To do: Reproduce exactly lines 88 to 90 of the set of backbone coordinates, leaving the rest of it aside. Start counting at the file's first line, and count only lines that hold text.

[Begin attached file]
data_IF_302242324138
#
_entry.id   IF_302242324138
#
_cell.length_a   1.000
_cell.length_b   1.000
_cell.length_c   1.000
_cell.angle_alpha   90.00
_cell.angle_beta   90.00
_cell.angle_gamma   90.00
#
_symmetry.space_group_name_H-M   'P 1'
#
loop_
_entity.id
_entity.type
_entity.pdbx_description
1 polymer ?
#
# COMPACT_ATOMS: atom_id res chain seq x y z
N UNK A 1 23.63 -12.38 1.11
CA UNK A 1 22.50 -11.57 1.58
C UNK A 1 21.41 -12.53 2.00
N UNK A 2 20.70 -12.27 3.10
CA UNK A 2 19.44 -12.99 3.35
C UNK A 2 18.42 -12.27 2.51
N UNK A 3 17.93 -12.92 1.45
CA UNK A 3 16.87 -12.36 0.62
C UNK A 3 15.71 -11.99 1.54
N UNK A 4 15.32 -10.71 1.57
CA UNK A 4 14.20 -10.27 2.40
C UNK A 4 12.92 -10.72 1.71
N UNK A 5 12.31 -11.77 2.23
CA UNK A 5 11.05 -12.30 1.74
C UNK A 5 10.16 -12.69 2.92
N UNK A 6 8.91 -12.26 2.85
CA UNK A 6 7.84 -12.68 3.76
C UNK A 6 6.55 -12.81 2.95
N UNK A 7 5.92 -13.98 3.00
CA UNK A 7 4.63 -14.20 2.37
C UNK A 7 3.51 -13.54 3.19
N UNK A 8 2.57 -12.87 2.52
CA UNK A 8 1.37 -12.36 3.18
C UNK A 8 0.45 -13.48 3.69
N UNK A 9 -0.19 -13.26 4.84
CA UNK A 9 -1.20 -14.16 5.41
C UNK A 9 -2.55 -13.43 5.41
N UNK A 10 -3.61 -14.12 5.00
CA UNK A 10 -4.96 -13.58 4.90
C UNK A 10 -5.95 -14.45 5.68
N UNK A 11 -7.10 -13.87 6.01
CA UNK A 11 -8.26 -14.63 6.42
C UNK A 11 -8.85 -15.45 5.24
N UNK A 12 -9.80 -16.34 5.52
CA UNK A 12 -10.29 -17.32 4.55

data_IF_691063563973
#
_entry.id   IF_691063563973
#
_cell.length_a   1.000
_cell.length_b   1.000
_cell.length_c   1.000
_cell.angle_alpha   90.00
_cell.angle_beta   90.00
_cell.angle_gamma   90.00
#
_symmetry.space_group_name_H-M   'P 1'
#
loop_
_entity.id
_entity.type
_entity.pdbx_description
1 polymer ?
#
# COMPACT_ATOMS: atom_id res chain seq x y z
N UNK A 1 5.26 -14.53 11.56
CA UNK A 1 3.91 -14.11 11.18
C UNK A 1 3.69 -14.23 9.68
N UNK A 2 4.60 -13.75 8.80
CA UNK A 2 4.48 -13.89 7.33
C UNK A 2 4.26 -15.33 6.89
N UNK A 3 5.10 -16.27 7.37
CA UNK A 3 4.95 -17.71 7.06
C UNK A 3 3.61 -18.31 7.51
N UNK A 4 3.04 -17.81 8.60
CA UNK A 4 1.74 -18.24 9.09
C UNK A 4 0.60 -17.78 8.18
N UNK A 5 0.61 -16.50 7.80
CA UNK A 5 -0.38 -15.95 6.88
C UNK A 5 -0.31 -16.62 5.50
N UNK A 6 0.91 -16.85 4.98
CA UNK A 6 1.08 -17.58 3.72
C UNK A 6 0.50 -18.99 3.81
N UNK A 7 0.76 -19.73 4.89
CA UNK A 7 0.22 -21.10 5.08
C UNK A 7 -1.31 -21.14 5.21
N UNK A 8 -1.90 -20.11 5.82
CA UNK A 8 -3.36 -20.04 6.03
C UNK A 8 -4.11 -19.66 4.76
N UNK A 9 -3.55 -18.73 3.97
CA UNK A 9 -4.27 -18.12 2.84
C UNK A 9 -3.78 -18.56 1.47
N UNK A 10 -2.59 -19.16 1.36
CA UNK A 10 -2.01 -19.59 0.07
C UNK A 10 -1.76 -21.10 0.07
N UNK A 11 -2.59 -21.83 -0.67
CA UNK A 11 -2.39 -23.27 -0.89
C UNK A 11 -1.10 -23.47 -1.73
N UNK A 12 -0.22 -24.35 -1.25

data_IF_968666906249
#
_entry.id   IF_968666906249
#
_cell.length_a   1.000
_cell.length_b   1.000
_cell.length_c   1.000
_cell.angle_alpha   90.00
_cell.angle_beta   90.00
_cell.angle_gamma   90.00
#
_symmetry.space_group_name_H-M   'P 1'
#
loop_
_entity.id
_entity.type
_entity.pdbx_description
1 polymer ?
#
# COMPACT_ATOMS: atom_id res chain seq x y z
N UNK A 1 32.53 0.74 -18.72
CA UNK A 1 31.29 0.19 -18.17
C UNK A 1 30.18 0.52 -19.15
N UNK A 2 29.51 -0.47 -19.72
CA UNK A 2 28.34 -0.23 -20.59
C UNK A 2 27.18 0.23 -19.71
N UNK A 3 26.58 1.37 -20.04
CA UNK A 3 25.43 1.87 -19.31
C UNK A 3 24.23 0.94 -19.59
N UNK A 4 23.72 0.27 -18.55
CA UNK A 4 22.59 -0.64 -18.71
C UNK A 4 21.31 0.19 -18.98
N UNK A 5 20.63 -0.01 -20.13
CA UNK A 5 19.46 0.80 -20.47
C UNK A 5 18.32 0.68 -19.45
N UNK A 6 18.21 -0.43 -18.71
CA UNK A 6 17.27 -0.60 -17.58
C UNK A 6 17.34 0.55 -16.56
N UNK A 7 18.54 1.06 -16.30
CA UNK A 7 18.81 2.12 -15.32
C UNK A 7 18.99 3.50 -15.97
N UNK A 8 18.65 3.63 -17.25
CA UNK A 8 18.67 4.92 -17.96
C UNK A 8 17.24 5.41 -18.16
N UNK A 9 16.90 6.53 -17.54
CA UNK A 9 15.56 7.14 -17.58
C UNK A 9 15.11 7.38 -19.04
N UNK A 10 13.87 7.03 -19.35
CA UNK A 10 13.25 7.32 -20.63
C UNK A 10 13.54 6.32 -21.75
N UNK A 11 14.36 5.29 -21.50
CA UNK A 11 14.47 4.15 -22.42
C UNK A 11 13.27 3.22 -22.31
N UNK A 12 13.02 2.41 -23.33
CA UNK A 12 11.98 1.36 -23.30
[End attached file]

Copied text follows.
N UNK A 5 0.61 -16.50 7.80
CA UNK A 5 -0.38 -15.95 6.88
C UNK A 5 -0.31 -16.62 5.50